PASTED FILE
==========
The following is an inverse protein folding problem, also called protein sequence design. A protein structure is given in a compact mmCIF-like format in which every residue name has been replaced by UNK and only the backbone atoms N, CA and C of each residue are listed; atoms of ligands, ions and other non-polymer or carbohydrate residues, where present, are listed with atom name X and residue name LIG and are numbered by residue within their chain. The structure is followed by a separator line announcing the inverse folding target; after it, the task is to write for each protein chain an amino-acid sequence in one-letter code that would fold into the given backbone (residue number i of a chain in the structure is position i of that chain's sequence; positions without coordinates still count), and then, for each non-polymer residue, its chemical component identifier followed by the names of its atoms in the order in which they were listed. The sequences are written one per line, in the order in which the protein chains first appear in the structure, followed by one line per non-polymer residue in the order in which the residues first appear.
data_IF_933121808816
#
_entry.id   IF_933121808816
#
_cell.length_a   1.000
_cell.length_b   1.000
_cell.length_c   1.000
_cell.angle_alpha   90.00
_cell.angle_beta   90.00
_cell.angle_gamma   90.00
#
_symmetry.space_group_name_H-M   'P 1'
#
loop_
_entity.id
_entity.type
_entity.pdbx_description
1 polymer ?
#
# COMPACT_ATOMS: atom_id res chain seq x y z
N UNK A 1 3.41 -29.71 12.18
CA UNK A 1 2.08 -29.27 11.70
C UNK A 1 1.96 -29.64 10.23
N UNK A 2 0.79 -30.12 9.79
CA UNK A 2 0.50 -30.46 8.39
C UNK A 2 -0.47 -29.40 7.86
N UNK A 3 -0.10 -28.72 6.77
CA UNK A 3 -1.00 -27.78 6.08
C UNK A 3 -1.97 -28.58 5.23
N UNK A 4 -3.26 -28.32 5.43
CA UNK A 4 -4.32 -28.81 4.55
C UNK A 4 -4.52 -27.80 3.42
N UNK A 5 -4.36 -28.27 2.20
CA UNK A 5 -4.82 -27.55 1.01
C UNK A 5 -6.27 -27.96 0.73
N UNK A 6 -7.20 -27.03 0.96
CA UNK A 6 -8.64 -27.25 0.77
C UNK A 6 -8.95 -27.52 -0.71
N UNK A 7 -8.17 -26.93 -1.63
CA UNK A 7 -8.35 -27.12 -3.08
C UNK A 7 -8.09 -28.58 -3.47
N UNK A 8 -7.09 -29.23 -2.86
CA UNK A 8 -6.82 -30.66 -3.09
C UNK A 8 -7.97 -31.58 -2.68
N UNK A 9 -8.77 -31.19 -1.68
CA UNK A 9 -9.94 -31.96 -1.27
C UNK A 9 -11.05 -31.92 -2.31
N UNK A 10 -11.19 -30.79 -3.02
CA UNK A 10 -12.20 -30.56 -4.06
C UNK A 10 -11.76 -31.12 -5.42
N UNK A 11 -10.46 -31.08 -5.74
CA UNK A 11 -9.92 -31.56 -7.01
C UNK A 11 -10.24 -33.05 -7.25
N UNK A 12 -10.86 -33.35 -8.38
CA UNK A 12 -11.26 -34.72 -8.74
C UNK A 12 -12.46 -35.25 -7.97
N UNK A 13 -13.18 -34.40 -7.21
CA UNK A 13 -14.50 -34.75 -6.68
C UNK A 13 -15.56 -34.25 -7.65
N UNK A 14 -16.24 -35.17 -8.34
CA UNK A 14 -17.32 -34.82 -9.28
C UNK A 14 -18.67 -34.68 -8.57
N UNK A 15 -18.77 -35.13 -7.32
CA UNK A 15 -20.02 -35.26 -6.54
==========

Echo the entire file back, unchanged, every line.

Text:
The following is an inverse protein folding problem, also called protein sequence design. A protein structure is given in a compact mmCIF-like format in which every residue name has been replaced by UNK and only the backbone atoms N, CA and C of each residue are listed; atoms of ligands, ions and other non-polymer or carbohydrate residues, where present, are listed with atom name X and residue name LIG and are numbered by residue within their chain. The structure is followed by a separator line announcing the inverse folding target; after it, the task is to write for each protein chain an amino-acid sequence in one-letter code that would fold into the given backbone (residue number i of a chain in the structure is position i of that chain's sequence; positions without coordinates still count), and then, for each non-polymer residue, its chemical component identifier followed by the names of its atoms in the order in which they were listed. The sequences are written one per line, in the order in which the protein chains first appear in the structure, followed by one line per non-polymer residue in the order in which the residues first appear.
data_IF_933121808816
#
_entry.id   IF_933121808816
#
_cell.length_a   1.000
_cell.length_b   1.000
_cell.length_c   1.000
_cell.angle_alpha   90.00
_cell.angle_beta   90.00
_cell.angle_gamma   90.00
#
_symmetry.space_group_name_H-M   'P 1'
#
loop_
_entity.id
_entity.type
_entity.pdbx_description
1 polymer ?
#
# COMPACT_ATOMS: atom_id res chain seq x y z
N UNK A 1 3.41 -29.71 12.18
CA UNK A 1 2.08 -29.27 11.70
C UNK A 1 1.96 -29.64 10.23
N UNK A 2 0.79 -30.12 9.79
CA UNK A 2 0.50 -30.46 8.39
C UNK A 2 -0.47 -29.40 7.86
N UNK A 3 -0.10 -28.72 6.77
CA UNK A 3 -1.00 -27.78 6.08
C UNK A 3 -1.97 -28.58 5.23
N UNK A 4 -3.26 -28.32 5.43
CA UNK A 4 -4.32 -28.81 4.55
C UNK A 4 -4.52 -27.80 3.42
N UNK A 5 -4.36 -28.27 2.20
CA UNK A 5 -4.82 -27.55 1.01
C UNK A 5 -6.27 -27.96 0.73
N UNK A 6 -7.20 -27.03 0.96
CA UNK A 6 -8.64 -27.25 0.77
C UNK A 6 -8.95 -27.52 -0.71
N UNK A 7 -8.17 -26.93 -1.63
CA UNK A 7 -8.35 -27.12 -3.08
C UNK A 7 -8.09 -28.58 -3.47
N UNK A 8 -7.09 -29.23 -2.86
CA UNK A 8 -6.82 -30.66 -3.09
C UNK A 8 -7.97 -31.58 -2.68
N UNK A 9 -8.77 -31.19 -1.68
CA UNK A 9 -9.94 -31.96 -1.27
C UNK A 9 -11.05 -31.92 -2.31
N UNK A 10 -11.19 -30.79 -3.02
CA UNK A 10 -12.20 -30.56 -4.06
C UNK A 10 -11.76 -31.12 -5.42
N UNK A 11 -10.46 -31.08 -5.74
CA UNK A 11 -9.92 -31.56 -7.01
C UNK A 11 -10.24 -33.05 -7.25
N UNK A 12 -10.86 -33.35 -8.38
CA UNK A 12 -11.26 -34.72 -8.74
C UNK A 12 -12.46 -35.25 -7.97
N UNK A 13 -13.18 -34.40 -7.21
CA UNK A 13 -14.50 -34.75 -6.68
C UNK A 13 -15.56 -34.25 -7.65
N UNK A 14 -16.24 -35.17 -8.34
CA UNK A 14 -17.32 -34.82 -9.28
C UNK A 14 -18.67 -34.68 -8.57
N UNK A 15 -18.77 -35.13 -7.32
CA UNK A 15 -20.02 -35.26 -6.54